Sadly, the Summary remains vague about the exact impact on agricultural poverty in the Sahel - an issue that largely determines the bioenergy production potential in the Sahel. It only says that 'particularly along the margins of semi-arid and arid areas' in Africa, the yield potential and the length of growing seasons is expected to decrease. Sadly, there is no detailed information on which semi-arid areas are the object of the statement (it can be either the Sahelian region or the Southern arid zone, or both). Previous studies indicated that for the Southern arid zone, yields would indeed decrease, but that the Sahel would see increases in precipitation and agricultural productivity. We will have to await the final report to get more details.

The projections on agricultural productivity, on ecosystems and biodiversity in Latin America are grim: by mid-century, increases in temperature and associated decreases in soil water are projected to lead to gradual replacement of tropical forest by savanna in eastern Amazonia. Semi-arid vegetation will tend to be replaced by arid-land vegetation. There is a risk of significant biodiversity loss through species extinction in many areas of tropical Latin America.

In drier areas in Latin-America, climate change is expected to lead to salinisation and desertification of agricultural land. Productivity of some important crops are projected to decrease and livestock productivity to decline, with adverse consequences for food security. In temperate zones soybean yields are projected to increase.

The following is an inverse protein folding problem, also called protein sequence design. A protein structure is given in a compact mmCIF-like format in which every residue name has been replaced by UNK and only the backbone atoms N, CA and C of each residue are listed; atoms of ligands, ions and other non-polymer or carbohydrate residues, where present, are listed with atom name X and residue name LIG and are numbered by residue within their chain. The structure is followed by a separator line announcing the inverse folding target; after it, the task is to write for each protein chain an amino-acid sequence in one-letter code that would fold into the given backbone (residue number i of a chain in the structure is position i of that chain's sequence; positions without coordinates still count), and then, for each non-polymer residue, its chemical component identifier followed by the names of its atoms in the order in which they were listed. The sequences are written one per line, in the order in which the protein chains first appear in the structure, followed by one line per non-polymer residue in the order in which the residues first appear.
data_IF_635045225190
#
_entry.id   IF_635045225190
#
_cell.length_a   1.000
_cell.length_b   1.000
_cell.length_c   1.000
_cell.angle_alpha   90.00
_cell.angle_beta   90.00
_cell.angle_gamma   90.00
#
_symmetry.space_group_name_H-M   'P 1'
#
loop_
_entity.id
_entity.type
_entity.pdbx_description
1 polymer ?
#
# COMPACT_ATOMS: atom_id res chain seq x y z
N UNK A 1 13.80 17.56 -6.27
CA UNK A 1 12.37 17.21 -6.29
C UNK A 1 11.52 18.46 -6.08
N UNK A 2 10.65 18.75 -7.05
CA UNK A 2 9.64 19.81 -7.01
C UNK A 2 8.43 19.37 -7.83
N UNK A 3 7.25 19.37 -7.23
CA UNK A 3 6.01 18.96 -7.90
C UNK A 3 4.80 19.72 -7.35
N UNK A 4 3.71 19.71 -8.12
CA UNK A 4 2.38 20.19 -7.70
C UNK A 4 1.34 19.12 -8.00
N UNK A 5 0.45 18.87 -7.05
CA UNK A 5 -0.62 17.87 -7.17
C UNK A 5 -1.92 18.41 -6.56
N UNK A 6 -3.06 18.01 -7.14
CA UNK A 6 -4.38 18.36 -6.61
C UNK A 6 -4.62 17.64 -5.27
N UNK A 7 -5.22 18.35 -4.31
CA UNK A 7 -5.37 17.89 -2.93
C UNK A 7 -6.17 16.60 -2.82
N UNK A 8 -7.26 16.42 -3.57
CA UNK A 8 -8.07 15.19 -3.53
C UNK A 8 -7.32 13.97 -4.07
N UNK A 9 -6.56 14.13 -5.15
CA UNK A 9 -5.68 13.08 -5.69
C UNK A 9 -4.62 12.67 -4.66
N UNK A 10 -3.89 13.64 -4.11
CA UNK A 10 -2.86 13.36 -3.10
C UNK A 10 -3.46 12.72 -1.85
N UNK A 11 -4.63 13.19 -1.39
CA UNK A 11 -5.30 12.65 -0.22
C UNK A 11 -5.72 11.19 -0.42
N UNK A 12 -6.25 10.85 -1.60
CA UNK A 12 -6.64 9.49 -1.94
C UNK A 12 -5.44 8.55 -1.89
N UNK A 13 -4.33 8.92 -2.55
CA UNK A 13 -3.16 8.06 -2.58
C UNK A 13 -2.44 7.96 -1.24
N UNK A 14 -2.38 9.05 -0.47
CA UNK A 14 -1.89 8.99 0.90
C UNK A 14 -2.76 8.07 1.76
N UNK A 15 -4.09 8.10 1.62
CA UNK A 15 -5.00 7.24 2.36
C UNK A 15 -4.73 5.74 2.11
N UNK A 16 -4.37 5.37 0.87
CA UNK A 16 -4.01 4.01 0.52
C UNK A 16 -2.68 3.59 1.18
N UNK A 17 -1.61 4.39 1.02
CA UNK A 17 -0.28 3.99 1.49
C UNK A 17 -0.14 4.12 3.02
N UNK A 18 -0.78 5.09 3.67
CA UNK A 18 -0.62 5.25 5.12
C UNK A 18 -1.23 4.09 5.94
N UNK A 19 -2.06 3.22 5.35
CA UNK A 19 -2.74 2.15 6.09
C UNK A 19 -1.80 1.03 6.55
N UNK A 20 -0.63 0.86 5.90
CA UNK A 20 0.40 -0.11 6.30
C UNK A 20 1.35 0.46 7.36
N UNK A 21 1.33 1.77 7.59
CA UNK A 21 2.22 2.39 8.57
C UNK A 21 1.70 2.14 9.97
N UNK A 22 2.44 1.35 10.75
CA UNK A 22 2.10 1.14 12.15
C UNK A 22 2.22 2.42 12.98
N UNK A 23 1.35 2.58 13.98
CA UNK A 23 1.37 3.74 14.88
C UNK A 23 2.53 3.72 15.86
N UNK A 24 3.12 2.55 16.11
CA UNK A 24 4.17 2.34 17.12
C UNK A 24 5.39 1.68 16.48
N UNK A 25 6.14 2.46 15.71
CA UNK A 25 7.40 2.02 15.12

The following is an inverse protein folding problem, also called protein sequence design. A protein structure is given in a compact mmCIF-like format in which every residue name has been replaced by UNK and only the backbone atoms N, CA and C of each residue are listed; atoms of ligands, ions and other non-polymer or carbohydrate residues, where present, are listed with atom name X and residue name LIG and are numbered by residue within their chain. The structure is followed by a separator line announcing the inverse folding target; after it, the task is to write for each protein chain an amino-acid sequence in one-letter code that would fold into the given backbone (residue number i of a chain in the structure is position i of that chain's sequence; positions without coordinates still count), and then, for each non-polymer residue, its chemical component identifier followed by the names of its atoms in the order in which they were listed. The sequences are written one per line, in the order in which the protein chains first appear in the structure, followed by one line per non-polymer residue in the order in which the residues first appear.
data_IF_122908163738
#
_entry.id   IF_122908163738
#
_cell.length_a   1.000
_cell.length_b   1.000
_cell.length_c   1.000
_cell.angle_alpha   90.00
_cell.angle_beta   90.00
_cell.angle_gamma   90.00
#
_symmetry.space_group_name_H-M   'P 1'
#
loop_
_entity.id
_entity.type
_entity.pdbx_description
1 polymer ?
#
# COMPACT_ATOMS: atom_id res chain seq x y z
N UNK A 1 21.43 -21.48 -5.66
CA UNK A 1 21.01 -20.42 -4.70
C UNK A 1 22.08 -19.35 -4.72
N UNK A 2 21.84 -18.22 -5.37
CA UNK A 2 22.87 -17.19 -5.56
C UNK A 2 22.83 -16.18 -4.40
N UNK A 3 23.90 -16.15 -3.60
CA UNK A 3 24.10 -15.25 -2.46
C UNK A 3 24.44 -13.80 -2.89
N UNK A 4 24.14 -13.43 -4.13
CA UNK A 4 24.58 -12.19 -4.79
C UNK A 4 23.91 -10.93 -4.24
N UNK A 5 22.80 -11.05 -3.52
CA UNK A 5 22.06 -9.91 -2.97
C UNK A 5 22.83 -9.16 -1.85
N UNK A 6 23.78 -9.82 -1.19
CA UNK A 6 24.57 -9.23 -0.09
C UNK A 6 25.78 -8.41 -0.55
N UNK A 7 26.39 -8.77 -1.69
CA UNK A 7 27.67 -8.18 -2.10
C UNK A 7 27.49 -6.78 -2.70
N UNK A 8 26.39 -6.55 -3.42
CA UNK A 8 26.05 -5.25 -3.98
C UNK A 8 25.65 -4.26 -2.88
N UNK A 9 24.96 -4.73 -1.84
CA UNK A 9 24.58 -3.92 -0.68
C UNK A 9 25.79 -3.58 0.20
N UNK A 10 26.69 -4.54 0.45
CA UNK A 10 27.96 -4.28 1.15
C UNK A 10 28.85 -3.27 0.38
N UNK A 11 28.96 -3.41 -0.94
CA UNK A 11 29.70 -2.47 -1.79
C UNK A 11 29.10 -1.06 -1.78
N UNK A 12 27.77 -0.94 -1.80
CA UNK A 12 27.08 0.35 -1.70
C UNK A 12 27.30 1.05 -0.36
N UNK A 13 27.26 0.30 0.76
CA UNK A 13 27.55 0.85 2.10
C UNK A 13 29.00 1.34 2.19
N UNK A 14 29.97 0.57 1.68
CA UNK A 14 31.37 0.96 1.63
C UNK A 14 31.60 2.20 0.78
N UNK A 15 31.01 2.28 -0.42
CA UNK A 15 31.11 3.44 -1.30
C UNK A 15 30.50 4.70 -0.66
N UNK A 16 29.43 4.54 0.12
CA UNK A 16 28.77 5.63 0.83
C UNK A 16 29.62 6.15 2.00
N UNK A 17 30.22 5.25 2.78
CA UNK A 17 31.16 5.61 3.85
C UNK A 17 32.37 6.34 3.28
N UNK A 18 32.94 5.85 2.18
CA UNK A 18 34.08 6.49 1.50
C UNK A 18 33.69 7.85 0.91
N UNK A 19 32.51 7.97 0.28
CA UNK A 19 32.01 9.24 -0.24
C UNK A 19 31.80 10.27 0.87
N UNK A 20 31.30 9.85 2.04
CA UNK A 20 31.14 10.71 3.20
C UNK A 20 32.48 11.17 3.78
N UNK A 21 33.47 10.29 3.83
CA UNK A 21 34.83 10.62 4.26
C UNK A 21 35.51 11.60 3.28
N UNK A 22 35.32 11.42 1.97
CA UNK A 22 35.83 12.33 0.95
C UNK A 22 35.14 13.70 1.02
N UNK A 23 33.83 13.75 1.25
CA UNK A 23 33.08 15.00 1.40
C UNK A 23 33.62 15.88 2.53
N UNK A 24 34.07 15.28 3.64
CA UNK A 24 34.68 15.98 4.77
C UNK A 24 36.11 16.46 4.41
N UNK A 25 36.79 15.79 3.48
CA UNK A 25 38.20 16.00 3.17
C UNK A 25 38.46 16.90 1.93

Working Group III will now begin its work on writing the report that analyses mitigation options. It is expected to be accepted, negotiated and approved between April 30 and May 03.

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Carbon capture experiment begins in Germany

Testing officially began in Jaenschwalde in eastern Germany of a system to capture carbon dioxide at power stations, with the Swedish owner, Vattenfall Europe, saying it expects the technology to be practical by 2015. Carbon capture and storage (CCS) is seen as a way to reduce greenhouse gas emissions of large power stations that use fossil fuels like coal and natural gas. Vattenfall's experiment is the first attempt in the world to generate power from lignite, or brown coal, with no carbon dioxide (CO2) emissions. The carbon separation technology used by Vattenfal is based on oxyfuel combustion. Other companies are working on similar technologies for use with hard coal. The result of applying CCS to fossil fuels is an almost carbon-neutral energy system.

Different aspects of CCS need further study though. Scientists have warned against risks like CO2 leakage from the geological formations in which the carbon is supposed to be stored for decades and centuries. However, there is a safer way forward: utilising biofuels with CCS.